Washington County, Illinois
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Photographs by Larry House
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By Wanda Groennert
Article furnished by Jo House that appeared in the
Washington County had it's share of movie houses. There was one in Okawville, one in Ashley and one in Nashville. Nashville has the only surviving movie
house today, all the others closed down long ago, mainly due to the TV showing up on the scene.
It seems every generation had new interests and with that being said, you had to know that attendance at the show suffered.
During the 30s and 40s, my generation, didn't have much entertainment. Electric was coming on line to play the radio and there was no TV until the 50s, so the only place to have contact with the outside world was the movies.
Now if grandma didn't have chickens laying eggs, there were no movies. How is that possible you say? If grandma didn't have chickens, we wouldn't have had a lot of things even through high school. Egg money was the thing.
"Take a dozen eggs to Kleinschmidts" This was a ticket to buy a quart of Lorenz ice cream, a bag of popcorn at the show and last but not least it was to buy a ten cent ticket to the movies. Chickens were like gold, and we always had them.
Every Friday night was our show time. It was a time to escape the realities of life and dream.
We always. had top of the line movies. If they showed up on the national scene, we, in Nashville, had a run of the same movies. Until this year I never knew why, but wondered why our little town had the good fortune of top of the line movies available to us.
It was because of our Hollywood connection and as I look back I think how lucky we were.
In the 1890s a traveling medicine man -posted signs on main street inviting the public to show up at dusk and be treated to a short evening of entertainment. He rigged up a line between the First National Bank the the F and M Bank and attached a large sheet to the line.
As dusk settled in, he lit a box sitting on his wagon and began to crank a handle. This caused a series of moving images on the sheet. Behold the forerunner of the movies we have today.
Down through the years it was improved with every generation and Nashville is one of the few little towns that still has a movie house. Think about that! Over 100 years we've had movies in some form.
Photographs courtesy of
Harrl Beatty Photograph Collection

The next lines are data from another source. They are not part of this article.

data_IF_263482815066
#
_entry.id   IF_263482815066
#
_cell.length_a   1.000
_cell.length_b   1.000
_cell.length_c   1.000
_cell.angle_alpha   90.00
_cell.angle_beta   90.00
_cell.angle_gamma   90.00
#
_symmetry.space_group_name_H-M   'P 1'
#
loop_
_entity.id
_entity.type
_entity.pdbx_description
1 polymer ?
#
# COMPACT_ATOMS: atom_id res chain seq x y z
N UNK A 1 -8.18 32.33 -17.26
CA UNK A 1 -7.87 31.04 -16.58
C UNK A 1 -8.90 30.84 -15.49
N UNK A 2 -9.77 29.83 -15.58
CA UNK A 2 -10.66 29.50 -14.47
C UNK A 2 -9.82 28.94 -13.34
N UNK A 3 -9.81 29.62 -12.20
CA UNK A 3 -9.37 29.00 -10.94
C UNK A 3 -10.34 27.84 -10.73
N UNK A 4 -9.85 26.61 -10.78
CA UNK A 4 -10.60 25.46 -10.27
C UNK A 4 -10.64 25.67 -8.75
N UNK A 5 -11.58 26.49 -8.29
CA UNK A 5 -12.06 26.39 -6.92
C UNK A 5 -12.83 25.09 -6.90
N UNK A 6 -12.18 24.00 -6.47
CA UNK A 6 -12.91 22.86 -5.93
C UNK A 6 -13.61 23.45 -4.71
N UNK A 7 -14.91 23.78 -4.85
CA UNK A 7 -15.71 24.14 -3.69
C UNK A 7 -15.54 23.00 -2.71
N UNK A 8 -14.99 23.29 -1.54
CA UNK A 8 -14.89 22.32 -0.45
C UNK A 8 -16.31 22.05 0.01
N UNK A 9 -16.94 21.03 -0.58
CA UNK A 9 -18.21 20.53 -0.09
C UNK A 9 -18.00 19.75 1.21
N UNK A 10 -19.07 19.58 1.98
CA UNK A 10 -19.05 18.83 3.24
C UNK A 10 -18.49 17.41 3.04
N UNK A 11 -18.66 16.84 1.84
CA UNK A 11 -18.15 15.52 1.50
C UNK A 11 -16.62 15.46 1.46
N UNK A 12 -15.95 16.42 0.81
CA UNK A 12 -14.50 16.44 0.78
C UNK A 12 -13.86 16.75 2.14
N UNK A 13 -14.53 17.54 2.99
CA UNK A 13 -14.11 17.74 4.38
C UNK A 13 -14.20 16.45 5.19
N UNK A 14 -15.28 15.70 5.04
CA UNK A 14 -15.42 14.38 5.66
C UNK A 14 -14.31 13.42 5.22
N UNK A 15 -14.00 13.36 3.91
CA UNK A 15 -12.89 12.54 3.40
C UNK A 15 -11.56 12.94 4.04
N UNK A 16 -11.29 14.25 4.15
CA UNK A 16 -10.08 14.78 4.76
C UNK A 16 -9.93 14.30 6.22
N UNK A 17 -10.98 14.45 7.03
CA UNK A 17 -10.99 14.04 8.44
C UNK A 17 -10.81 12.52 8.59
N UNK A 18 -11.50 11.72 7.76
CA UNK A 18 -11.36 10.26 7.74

The "Gem Theatre was going in the 1900s and owned by the Wagners. By 1933 the name was changed to The State Theatre. By 1948 Harold Rixman
bought the old theatre and put in a new building, now the Radio Shack.
In 1948 Smitty and Mrs. Hisey built the new State Theatre on Elm and Court Street (where it is today).
It is my understanding that there is still an outstanding debt on this building, that some businessmen invested in so that we could still have local movies.
I have also noted there is other work that needs to be done on the building. It is my hope to generate enough interest to put all of us back in the theatre with our interest and money and get this place on a good footing.
On July 12, 1995, Capt. Earl R. Smith ran a 20-part series on the "Gem" Theatre and the Wagner family. I highly recommend it if you want the early
[history], should have the microfilm.
In 1931, Prof. Wagner, owner of The Gem, sold out, According to advertisements, by 1933 the name was changed to the State Theatre. My guess is that Mrs. Hisey and Albert Smith Jr. bought it at this time.
The new entertainment was the silent motion pictures during Prof. Wagner's ownership. To you young folks this meant no speaking parts only live music to accompany the stars of the times and their movements.
According to the staff oft he Nashville Journal movies appeared in a theatre in December 1900. It could have been the Gem or its predecessor.
Names of the time included Charlie Chaplin, Gloria Swanson, Douglas Fairbanks, Mary Pickford, the Keystone Cops, etc. among others.
Our "Hollywood connection" came by way of Mrs. Hisey's oldest son, Gradwell Sears, who in his later years was an executive of Warner Bros. Picture Corp in New York. He died two years before his mother (1957).
Mary Pickford and Douglas Fairbanks owned United Artists and when Douglas Fairbank died, Sam Goldwyn bought his shares. Pickford and Gofdwyn didn't get along and the company continued to fail. In 1941 the board of directors of UA appointed Gradwell Sears the vice president of the company. He later became president and finally the feuding stopped. It's a confusing piece of history and I'll stop with the above since I've arrived at the name of Gradwell Sears.
Gradwell Sears was the son of Ebba Sears and Alpha Morris. He was born in Hannibal, MO and lived with his grandmother, while his mother made a living in St. Louis, after her husband died.Albert was her associate in the "dental business" when she lived in St. Louis. These people were all involved in business together for years. It is my guess that Gradwell Sears promoted the extension of the State Theatre and if they bought it, he would see to it, they had the top movies to show.
To me it would have been the "golden years" of movies and we in Nashville witnessed it all.
The history of these people belongs with the story of the building. I really don't think we would have had a movie house for over 100 years if not for them and our "Hollywood connection". Its been a grand run so lets help these business people out for being so patient.
I have been asked that maybe we should show the old 1950s movie of Nashville again as a money maker, and also have a board with brass plates and names to make a "memorial" if a person' wanted to do that.
Lets help out where we can and maybe we'll have this State Theatre for another 100 years.